A Day in the After-School Program
By: David Worton, Director, After-School Program
After a full day of regular school, many of our students stay on campus after dismissal for a wide variety of activities. Here's just a taste of what they do...
Madeline finishes her kindergarten day and heads next door for Tree Frog Trek Science, an after-school enrichment program. The teacher introduces today’s “animal ambassador" - Room, the Fan-tailed Gecko - and then follows up with a hands-on lesson on gasses: one bottle and balloon demonstrates an endothermic (cold) reaction and the other an exothermic (hot) one. Madeline’s classmate Max goes directly to the PM program room and sees hanging on the wall a felt cut-out portrait of him made by second grader Taylor the day before. A teacher says, “Max, it really looks like you!" He agrees.The other kindergarten students busy themselves in the PM room eating snack, drawing and discussing paper airplane folding techniques with teacher Mr. Raygosa, before heading to the courtyard and climbing structure for some play time.
Our kindergarteners who ride the bus grab their backpacks from the rack and are led down to the stop by bus monitor Max Wickham. They will soon be joined by upper grade students who ride the bus daily to the north side of town. Some families take advantage of a single-ride option.
It's general school dismissal, with students in grades 1-8 heading in many different directions. Third grader Lola goes to the computer lab to check out the new after-school technology class offered by Mr. Stern, while fourth grader Gregory carries his saxophone to band practice. The day before, Gregory was very excited to show off his newly distributed alto recorder. As he played “Hot Cross Buns” for me he noted, “You know, this was the first song we learned in band, too.”
Meanwhile, fifth grader Josh heads down the steps to after-school Spanish while his grade-mate Aviv signs into the PM room and finds a spot in which to do her homework. I walk by a minute later, remarking, “You’re done with your science already?” She nods and pulls out her humanities work.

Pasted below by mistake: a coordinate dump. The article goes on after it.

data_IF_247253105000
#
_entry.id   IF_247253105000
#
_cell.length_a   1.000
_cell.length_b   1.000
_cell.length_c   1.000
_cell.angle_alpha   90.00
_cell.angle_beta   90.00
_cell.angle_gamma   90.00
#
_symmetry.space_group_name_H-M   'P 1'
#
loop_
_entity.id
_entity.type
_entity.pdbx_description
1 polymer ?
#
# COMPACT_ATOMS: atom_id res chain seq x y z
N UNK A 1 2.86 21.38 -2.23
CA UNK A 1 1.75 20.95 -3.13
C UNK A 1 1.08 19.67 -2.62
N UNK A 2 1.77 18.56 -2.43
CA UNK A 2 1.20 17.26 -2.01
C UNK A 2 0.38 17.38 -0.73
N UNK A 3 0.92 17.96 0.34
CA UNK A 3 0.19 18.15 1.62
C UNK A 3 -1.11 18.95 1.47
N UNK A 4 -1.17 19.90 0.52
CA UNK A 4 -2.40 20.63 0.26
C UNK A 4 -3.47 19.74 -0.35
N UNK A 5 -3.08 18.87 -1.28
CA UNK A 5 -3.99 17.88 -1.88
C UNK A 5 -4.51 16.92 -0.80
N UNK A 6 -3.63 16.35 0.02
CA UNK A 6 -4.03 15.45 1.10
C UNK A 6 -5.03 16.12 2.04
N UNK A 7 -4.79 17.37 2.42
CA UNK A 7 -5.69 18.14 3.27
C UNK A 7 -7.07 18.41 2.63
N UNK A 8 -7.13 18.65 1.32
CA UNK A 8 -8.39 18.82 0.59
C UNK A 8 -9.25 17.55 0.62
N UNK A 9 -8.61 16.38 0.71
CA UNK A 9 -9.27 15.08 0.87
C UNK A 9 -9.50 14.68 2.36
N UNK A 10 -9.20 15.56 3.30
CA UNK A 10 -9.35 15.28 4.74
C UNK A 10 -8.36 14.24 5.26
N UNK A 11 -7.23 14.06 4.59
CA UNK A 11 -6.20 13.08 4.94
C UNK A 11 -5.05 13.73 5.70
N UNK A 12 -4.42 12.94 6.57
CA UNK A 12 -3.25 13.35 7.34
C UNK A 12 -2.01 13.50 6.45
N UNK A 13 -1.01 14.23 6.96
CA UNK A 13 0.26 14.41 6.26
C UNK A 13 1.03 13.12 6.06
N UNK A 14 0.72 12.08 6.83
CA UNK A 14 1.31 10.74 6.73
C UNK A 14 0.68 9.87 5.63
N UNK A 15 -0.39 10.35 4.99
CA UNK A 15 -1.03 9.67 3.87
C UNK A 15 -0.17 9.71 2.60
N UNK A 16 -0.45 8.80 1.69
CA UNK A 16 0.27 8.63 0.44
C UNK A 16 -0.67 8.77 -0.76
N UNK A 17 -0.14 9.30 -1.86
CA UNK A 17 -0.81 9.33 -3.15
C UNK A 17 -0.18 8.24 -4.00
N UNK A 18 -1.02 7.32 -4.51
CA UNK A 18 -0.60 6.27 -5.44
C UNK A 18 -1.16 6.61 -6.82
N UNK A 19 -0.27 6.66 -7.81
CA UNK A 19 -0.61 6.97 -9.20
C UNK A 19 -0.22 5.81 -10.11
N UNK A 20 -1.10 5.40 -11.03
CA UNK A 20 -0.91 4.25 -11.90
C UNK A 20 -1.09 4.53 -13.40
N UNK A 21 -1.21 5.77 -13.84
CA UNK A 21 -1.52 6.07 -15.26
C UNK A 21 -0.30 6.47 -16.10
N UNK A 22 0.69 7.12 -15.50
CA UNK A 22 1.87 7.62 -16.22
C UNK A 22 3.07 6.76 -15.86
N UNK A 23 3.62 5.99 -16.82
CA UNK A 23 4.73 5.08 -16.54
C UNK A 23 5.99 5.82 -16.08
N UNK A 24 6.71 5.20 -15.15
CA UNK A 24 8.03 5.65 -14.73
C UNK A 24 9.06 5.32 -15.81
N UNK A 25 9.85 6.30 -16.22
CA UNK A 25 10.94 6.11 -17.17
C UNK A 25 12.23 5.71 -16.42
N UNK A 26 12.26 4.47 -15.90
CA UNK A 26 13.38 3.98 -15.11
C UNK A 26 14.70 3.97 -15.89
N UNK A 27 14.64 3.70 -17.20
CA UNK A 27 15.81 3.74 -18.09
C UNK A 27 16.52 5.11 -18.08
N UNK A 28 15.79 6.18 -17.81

A bit later, fourth grade student Paige finishes her tutoring session and plants herself in her favorite chair by my desk. She patiently waits for me to return from checking on the New Conservatory Drama enrichment class to ask for help with part of her math assignment. Behind her, the afternoon activity is well under way, a second day of felt cut-out and sewing facilitated by teacher Ms. Wirth. First grader Becca is particularly eager to practice her new-found sewing skills again today, after making elaborate felt book covers the day before.
Middle school students are also dispersing at 3:15 p.m. Seventh grader Adam suits up for his junior varsity basketball game against Marin Country Day School and stops first at Study Hall for a guided homework session with Mr. Esters. He has plenty of time to work on his assignments before heading up to the gym for the 5:00 p.m. tip-off.
Meanwhile his grade-mate Lauren dons the lion suit to serve as the mascot to root the varsity team on. (They lose by one point in triple-overtime, with the game-winning shot bouncing off the rim.) Down in the art studio middle school students Emma, Mia and Zehava have clay snakes they created (including a nest of baby snakes) set up on a mini-stage, filming stop-action animation with a clay cactus and sand backdrop. They pause to open a box and show me the “rabbi” snake that wears a purple kippah and is reading a prayer book.
As the afternoon winds on, Spanish and band end; three basketball games are held; a whole lot of four-square is played; and homework is completed.
Our PM program shuts down, ready for the next afternoon to begin.